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PaulS's picture

Energy Bills to reach £2000

Of course energy bills will rise much higher than this, but here is a start. Hopefully more people will start taking steps to take charge of their own energy usage and energy generation through the many avenues avaiable to us all.

Full article here:

Warning over '£2,000 energy bills'

Household gas and electricity bills could reach £2,000 without drastic action to shore up the UK's energy supply, regulator Ofgem has warned.

The watchdog said the country could have to spend as much as £200 billion to secure supply and meet environmental targets as it faces a capacity shortfall from soon-to-expire power stations.

Ofgem's review of Britain's energy market says household bills will rise between 14% and 25% from 2009 levels by 2020 in four scenarios which weigh up different levels of investment on infrastructure and the pace of global recovery from recession.

In its worst-case scenario - that of a strong resurgence in global economies along with missed renewable and carbon targets - the watchdog warned that consumer bills could peak at more than 60% higher by 2016 before falling back.

Consumer group Which? criticised the level of investment in energy infrastructure to date.

Fiona Cochrane, the group's energy campaigner, said: "The way consecutive governments have passed the buck on this issue is tantamount to negligence. By ignoring security of supply for so long, they've saddled consumers with what could be a colossal bill. We can't allow a situation where we have to choose between paying a king's ransom for our energy or face the lights going out."

The average household is currently paying £804 a year on gas and £443 a year on electricity, a total of £1,247, and this would rise to peak at £1,995 a year if the gloomiest prediction proved accurate.

The cheapest of Ofgem's scenarios - involving a slow economic recovery coupled with global green stimulus packages - would see annual bills hitting £1,421 by 2020.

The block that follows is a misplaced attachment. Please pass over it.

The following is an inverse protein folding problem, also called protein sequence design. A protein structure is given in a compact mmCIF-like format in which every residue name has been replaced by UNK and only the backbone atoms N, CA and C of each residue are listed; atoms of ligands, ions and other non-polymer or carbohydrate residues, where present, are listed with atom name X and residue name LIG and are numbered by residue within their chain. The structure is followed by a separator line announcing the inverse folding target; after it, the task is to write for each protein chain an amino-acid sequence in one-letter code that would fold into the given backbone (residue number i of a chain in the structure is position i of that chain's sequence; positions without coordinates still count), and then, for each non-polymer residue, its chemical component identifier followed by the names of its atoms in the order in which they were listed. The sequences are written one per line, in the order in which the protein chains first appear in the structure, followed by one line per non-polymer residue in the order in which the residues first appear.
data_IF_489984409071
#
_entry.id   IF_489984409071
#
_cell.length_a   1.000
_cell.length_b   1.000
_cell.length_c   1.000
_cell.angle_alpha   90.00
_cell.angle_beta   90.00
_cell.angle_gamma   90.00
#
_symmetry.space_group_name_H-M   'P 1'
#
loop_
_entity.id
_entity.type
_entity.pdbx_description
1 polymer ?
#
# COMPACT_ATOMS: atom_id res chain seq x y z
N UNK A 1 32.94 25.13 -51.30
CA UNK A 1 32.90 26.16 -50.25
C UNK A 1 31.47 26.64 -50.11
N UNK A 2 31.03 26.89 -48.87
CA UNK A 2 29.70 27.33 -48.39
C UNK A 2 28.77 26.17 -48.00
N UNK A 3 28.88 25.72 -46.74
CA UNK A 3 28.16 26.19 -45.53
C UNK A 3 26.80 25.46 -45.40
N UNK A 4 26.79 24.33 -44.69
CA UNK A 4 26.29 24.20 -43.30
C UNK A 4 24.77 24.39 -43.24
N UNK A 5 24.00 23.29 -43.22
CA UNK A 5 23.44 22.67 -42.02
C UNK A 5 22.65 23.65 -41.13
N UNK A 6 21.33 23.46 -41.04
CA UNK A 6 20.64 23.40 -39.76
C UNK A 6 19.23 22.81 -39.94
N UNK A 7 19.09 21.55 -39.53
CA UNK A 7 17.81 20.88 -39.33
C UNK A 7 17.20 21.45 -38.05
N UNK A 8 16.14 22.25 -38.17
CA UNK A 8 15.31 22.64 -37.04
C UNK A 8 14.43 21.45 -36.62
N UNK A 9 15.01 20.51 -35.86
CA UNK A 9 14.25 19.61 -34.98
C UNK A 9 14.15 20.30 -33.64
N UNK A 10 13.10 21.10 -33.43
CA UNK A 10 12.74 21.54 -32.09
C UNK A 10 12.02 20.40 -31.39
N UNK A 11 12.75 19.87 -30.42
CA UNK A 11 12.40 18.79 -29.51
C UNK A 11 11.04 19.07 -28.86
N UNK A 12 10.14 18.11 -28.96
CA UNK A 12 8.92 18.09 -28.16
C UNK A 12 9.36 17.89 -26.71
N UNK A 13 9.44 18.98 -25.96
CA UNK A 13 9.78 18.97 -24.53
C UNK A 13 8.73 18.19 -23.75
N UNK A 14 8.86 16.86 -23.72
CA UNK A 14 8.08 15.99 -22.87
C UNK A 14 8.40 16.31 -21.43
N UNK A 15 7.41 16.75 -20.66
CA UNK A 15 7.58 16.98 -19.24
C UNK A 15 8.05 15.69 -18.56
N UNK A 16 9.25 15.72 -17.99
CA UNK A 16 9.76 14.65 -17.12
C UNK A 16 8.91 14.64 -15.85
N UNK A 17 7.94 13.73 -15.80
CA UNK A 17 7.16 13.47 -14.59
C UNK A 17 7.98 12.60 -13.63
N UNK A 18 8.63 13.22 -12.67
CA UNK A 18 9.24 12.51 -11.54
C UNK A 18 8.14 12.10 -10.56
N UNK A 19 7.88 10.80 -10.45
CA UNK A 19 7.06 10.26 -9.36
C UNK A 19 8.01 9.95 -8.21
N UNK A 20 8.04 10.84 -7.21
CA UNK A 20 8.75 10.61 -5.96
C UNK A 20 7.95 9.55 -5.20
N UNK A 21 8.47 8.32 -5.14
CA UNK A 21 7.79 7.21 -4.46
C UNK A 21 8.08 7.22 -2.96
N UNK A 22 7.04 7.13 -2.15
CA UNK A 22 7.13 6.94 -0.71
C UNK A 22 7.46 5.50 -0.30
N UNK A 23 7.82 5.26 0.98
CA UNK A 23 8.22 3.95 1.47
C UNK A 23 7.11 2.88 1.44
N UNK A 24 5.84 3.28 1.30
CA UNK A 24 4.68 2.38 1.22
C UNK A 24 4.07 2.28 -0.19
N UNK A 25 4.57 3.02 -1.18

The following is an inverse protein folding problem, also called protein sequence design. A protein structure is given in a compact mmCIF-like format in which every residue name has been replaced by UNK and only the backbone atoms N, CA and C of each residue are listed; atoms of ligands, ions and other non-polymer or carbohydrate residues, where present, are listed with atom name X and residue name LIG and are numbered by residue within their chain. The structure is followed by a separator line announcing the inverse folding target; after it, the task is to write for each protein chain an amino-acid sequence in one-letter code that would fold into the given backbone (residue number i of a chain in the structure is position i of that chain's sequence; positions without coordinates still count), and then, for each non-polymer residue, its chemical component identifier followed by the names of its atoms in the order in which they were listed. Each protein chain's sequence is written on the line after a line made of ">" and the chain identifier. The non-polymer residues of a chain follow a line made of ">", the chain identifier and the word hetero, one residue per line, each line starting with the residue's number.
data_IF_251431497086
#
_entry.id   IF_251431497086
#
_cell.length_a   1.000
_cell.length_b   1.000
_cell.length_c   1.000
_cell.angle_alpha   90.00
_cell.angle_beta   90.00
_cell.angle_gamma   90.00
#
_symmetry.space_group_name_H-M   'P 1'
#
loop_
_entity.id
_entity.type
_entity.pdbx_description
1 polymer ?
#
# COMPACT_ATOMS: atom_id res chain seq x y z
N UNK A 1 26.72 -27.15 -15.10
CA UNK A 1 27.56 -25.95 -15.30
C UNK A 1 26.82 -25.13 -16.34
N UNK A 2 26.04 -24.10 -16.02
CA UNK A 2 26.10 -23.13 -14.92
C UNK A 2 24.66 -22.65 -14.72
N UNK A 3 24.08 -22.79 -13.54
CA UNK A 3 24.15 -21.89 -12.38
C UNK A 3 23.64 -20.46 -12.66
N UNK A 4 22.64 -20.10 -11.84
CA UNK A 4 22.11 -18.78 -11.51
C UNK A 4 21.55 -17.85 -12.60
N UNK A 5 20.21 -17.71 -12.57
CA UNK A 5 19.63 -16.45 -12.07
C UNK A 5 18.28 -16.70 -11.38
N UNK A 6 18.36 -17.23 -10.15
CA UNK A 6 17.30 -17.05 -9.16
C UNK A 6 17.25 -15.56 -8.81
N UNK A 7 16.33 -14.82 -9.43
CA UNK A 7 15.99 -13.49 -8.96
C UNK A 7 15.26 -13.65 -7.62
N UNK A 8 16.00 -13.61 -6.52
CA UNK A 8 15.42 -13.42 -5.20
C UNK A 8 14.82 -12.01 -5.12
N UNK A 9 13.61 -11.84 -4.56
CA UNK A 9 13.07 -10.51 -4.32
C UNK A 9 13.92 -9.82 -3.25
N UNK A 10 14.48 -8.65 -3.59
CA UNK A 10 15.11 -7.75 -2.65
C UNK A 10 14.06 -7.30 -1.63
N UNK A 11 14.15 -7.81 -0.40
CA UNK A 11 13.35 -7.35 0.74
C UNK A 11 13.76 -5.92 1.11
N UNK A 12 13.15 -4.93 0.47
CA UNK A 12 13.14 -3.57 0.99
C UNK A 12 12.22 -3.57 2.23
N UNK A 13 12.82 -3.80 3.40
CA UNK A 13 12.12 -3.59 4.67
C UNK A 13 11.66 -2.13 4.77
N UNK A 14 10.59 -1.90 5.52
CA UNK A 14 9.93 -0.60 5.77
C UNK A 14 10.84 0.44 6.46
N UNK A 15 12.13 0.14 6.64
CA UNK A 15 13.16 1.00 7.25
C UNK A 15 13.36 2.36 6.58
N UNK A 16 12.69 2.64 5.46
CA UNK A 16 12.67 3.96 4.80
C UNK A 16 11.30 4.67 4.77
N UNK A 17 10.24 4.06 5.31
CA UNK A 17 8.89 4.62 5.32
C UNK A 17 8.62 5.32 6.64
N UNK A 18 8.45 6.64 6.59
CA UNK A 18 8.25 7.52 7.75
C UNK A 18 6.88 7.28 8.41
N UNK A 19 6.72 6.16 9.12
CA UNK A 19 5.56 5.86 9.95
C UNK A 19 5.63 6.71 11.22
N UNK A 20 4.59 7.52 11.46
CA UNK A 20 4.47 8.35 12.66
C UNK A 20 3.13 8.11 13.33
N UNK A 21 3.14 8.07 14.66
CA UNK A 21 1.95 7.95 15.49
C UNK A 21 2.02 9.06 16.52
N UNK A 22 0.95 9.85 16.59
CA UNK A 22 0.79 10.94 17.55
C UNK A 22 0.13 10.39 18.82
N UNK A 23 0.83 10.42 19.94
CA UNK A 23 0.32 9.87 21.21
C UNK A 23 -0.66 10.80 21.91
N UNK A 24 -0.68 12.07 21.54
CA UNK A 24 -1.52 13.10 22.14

Households have already seen average annual energy bills almost double since 2003 as wholesale prices have soared, although there has been a marginal decrease since last year's peak.

A Department of Energy and Climate Change spokesman said: "It's critical we maximise the effect of our planning reforms, clean energy rewards and efficiency measures to shift us away from fossil fuels and into a low-carbon mix."

And a related article on how factory prices are already going up, even before the start of a short lived recovery:

Full article here:

Fuel costs hit factory gate prices

Factory gate prices jumped last month as the Treasury's latest hike in fuel duty came into force, official figures have showed.

Output prices rose 0.5% between August and September pushed up by higher petrol prices, the Office for National Statistics (ONS) said.

The Chancellor's latest 2p rise - which came into force at the beginning of the month - added an estimated 0.2% to the output price index, the ONS added.

The month-on-month rise pushed the annual rate of increase in factory gate prices to 0.4% - the highest since April after four months of prices declining year-on-year.

The latest figure is higher than expected by most economists and comes as the impact of the steady rise in oil prices in the months leading up to July 2008's record begins to drop out of this year's figures for comparison purposes.

Crude prices declined steeply in the second half of last year, so relatively unchanged prices or a shallower fall this time around creates an inflationary effect in the figures.

IHS Global Insight economist Howard Archer said the the figures were "yet another example of inflation recently being firmer than expected". He added: "It suggests that manufacturers may have been trying to take advantage of the recent overall stabilisation in output to try to improve their margins. However, it seems likely that manufacturers will have to limit their prices over the coming months."

The Bank of England has slashed interest rates to a record low of 0.5% and made unprecedented efforts to boost the money supply through quantitative easing amid worries of a Japan-style deflationary slump.

But inflation has not fallen as far as expected, mainly due to the diminishing prospects of lower gas and electricity prices this year and a weaker pound.

More official figures showed the UK's trade gap in goods with the rest of the world shrinking from £6.4 billion to £6.2 billion in August - the smallest deficit in three years. "The tentative global recovery may finally be allowing UK exporters to make the most of the previous drop in the pound," Capital Economics' Vicky Redwood said.

... until oil prices rise and reverse the recovery ...